P.CtYBR inv. 1360(A) (aka P.Yale inv. 1360)
I finally finished my Lexical Commentary on the Pastoral Epistles: Second Timothy, and it is available for purchase. This means two things: First, it means I still have to write the Titus volume in order to complete the project. Second, it means I can take some time to dig back into the project that really has my attention, the Stuff Early Christians Read project.
The really good news is that while I was at SBL talking with friends and colleagues, I mentioned this project a few times and was able to talk through it. There was generally a good amount of interest, but more importantly, while I was talking about it I had that flash of insight one always wants before starting a project. It’s that insight that one comes back to at all points in a project, from conception, to research, to writing, to excising (yep, it happens), to editing, to everything. After chatting one afternoon with someone, I realized the spark. That night I went back to my hotel room, ordered a pizza, and wrote the introduction to the book, right then and there. Now, that’s not likely the version of the introduction that will get published, but being able to write an introduction to something that is only an idea is a very important step. It means the idea has solidified, and it can be described. Anyway, it’s big, at least for me, because it provides some focus for what I need to do from here on out to pull off this project.
So, what do I need to do?
I need to sift through a lot more papyri to make this work. I mean, a lot more. I had ~60 papyri on a list, but I need to review scads more than that in order to find the right items to include in this volume. So I took the plunge. One volume (in French, from 1976) that aggregates a collection of Jewish and Christian papyri is known as “Van Haelst,” after the editor/compiler. The title is Catalogue des papyrus littéraires juifs et chrétiens. The really good news is that Trismegistos (a site with tons of information on papyri) does note papyri it catalogues that are mentioned in Van Haelst. The bad news is that it’s really tough to get a list of them all in a format that one can do something with.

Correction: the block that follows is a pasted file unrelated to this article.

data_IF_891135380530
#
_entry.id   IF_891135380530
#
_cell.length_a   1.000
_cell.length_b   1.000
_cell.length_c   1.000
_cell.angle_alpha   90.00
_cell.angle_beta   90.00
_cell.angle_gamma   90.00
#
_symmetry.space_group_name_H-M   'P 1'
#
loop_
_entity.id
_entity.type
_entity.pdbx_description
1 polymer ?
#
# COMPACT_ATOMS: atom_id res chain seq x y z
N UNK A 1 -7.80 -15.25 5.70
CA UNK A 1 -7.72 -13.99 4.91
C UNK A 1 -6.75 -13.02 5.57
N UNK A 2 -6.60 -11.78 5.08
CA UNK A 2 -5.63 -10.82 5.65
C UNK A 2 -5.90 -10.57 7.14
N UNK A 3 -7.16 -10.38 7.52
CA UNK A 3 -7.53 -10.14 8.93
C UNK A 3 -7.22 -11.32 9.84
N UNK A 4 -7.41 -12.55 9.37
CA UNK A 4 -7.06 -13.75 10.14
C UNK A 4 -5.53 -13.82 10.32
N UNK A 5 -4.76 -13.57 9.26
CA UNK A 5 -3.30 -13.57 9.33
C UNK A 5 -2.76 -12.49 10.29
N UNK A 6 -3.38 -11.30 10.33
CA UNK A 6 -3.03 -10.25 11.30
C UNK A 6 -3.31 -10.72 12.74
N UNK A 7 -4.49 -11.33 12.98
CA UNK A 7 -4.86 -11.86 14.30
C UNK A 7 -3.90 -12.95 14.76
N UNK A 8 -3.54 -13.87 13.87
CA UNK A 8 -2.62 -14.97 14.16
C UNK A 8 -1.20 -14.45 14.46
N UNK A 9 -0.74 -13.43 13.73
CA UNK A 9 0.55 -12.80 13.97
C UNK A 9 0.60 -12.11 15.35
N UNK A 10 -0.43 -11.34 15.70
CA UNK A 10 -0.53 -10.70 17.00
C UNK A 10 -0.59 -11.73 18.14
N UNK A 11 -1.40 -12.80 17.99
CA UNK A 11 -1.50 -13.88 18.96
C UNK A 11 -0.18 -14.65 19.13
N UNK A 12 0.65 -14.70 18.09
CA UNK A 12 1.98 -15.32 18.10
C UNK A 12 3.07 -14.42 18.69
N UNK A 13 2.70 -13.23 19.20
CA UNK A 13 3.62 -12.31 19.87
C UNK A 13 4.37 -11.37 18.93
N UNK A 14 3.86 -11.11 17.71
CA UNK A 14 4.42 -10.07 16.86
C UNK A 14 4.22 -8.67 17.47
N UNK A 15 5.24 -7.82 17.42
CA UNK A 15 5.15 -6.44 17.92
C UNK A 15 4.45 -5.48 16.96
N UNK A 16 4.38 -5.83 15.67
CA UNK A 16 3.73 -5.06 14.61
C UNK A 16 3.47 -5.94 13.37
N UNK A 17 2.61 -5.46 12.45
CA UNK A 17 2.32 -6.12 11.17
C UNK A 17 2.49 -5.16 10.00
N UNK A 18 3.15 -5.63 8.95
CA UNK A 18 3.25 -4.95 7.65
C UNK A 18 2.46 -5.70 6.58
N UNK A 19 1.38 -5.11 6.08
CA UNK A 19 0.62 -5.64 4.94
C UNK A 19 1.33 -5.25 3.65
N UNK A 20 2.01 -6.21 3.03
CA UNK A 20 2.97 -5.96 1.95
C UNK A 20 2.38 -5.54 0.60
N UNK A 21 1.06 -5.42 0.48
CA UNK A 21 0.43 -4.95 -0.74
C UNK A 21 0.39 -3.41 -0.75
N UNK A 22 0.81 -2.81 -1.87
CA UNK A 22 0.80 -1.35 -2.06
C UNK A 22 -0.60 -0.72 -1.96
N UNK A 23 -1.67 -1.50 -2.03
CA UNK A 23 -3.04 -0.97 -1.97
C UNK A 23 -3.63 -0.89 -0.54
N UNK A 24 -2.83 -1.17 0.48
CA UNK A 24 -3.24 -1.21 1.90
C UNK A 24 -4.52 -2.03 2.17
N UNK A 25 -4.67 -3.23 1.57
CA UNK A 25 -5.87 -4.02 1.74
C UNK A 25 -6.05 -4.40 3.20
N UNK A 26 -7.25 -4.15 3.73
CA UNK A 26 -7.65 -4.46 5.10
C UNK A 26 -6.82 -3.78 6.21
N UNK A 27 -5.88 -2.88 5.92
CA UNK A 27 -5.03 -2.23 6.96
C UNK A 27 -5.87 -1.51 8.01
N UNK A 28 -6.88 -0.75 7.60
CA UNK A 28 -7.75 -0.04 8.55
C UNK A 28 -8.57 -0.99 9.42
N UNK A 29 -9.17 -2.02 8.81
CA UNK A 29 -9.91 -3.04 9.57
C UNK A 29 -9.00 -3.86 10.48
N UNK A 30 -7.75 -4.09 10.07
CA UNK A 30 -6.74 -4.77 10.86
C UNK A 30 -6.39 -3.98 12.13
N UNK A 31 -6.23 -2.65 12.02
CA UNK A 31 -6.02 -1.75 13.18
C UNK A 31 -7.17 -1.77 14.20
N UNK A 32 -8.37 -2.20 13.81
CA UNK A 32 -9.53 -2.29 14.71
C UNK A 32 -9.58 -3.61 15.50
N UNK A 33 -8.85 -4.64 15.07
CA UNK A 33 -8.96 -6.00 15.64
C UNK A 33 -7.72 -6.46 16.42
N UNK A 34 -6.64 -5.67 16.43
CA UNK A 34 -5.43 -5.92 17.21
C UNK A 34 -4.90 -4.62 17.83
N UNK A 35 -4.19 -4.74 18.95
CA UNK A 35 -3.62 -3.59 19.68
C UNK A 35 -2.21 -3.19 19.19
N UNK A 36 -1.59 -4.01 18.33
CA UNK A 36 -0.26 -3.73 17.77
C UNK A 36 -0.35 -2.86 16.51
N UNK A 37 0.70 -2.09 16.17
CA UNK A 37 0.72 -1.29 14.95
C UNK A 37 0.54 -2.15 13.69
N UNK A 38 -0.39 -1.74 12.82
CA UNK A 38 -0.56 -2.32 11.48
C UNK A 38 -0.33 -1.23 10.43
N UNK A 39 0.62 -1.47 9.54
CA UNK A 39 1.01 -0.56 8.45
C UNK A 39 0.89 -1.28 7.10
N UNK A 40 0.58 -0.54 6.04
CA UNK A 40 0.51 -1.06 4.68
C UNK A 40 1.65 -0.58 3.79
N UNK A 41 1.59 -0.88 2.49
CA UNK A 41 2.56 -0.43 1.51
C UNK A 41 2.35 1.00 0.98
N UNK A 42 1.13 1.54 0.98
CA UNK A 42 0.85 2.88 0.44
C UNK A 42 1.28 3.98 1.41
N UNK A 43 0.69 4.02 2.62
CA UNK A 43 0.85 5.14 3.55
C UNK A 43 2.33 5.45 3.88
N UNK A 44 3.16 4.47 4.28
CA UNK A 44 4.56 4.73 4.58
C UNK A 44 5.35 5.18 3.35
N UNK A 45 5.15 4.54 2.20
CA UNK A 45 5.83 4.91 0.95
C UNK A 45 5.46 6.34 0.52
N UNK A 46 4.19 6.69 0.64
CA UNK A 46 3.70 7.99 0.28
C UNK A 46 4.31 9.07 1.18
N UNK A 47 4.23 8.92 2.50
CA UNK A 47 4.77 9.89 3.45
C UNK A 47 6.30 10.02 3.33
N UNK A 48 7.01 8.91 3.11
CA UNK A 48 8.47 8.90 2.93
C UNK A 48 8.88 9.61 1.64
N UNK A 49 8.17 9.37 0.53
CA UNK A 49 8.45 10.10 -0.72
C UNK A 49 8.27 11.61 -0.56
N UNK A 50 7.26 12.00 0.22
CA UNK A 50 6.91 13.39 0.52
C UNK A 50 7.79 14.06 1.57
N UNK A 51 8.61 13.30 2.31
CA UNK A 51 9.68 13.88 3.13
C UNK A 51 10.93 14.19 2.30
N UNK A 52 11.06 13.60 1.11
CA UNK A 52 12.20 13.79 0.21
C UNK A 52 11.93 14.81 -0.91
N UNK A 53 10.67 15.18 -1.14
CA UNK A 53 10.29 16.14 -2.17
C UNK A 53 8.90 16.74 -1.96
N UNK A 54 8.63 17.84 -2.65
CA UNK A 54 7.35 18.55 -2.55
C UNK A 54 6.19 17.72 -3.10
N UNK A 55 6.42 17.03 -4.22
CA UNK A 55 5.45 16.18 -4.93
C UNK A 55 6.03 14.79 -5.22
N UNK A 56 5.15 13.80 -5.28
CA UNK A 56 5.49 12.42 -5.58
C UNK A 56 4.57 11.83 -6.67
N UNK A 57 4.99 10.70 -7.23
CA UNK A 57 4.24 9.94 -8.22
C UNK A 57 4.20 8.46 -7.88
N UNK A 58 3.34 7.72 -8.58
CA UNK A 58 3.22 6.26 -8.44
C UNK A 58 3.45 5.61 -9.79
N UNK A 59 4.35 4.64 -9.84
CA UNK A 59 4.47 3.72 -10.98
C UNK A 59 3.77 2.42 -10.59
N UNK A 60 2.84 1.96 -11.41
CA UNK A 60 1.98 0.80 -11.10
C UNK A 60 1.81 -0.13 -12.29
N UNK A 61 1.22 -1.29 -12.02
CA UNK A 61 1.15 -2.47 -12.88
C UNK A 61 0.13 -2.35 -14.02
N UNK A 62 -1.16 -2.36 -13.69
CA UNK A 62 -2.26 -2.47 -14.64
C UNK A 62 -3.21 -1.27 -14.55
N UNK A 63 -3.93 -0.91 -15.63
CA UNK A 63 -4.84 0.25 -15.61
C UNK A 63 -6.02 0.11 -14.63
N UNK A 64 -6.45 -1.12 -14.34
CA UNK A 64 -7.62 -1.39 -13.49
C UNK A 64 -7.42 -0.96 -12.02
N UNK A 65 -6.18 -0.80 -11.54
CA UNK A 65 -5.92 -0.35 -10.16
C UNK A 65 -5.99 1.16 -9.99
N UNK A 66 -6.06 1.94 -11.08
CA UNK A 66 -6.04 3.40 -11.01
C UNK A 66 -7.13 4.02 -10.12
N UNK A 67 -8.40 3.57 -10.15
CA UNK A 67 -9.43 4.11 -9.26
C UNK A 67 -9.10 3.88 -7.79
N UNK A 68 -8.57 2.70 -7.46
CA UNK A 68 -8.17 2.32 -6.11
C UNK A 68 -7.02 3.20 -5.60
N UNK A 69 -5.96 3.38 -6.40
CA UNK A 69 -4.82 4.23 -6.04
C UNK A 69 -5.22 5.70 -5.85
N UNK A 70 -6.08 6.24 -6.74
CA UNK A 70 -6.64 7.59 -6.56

So, I wrote code. Of course. I was able to retrieve the TM and LDAB numbers for all the entries that cited Van Haelst, and I was able to scrape all the LDAB pages for more information. Then I was able to query that data and build a subset of books that looked interesting. It went from 1688 papyri that cited Van Haelst to around 140 entries. First, some simple keyword/field exclusions (or inclusions):
- Were not Bible manuscripts
- Were not codex volumes
- Were not authored by Hermas or Irenaeus
- Were not ostracon (sorry, had to draw the line somewhere)
- Were papyrus or parchment manuscripts
Then, a multilevel query that reported (of the material that remained):
- Language recorded as Greek
- Religion recorded as “christian”
- Were dated in the 2nd–5th centuries AD
I’ve worked through a portion of the remaining list, digging for as much information as I can find sitting at my kitchen table at home, and that’s a whole lot more than you’d expect. Papyrologists have been busy with putting databases, museum archives, journal archives, and tons of images online, and you can get more than you’d think from 6 free JSTOR articles a month (OK, I have two different email addresses registered, so it’s 12). All of that, plus the generosity of folks on Twitter and Facebook who respond to pleas of help for difficult-to-locate articles, and this thing could actually happen.
One of the papyri I located that may be included is shown above, P.CtYBR inv. 1360(A). Images and metadata are available at Yale, but the article in the Bulletin of the American Society of Papyrologists is really interesting (note, though, you’ll have to spend a JSTOR free article to get the first page, which is inexplicably missing on the BASP site). This could be a eulogy for Christian martrys, which would be fascinating. We learn a lot from understanding how a community thinks of and honors their dead, so it could be interesting to look into.
All that said, I have a lot of research and writing before me on this project. I’m unsure of the timeline, but doubt 2019 at this point. But, I have the spark. I have scads of material to sift. I have a well-worked-over book proposal that is just missing a few pieces. And I even have a new title for the project, but I’m hesitant to share it at this point.
Several readers have contacted me to tell me they appreciated the Stuff Early Christians Read project, and wanted me to continue with it. I hope to do that now, even though I do have to spend some time in the Epistle to Titus in 2019 (another post on that on another day).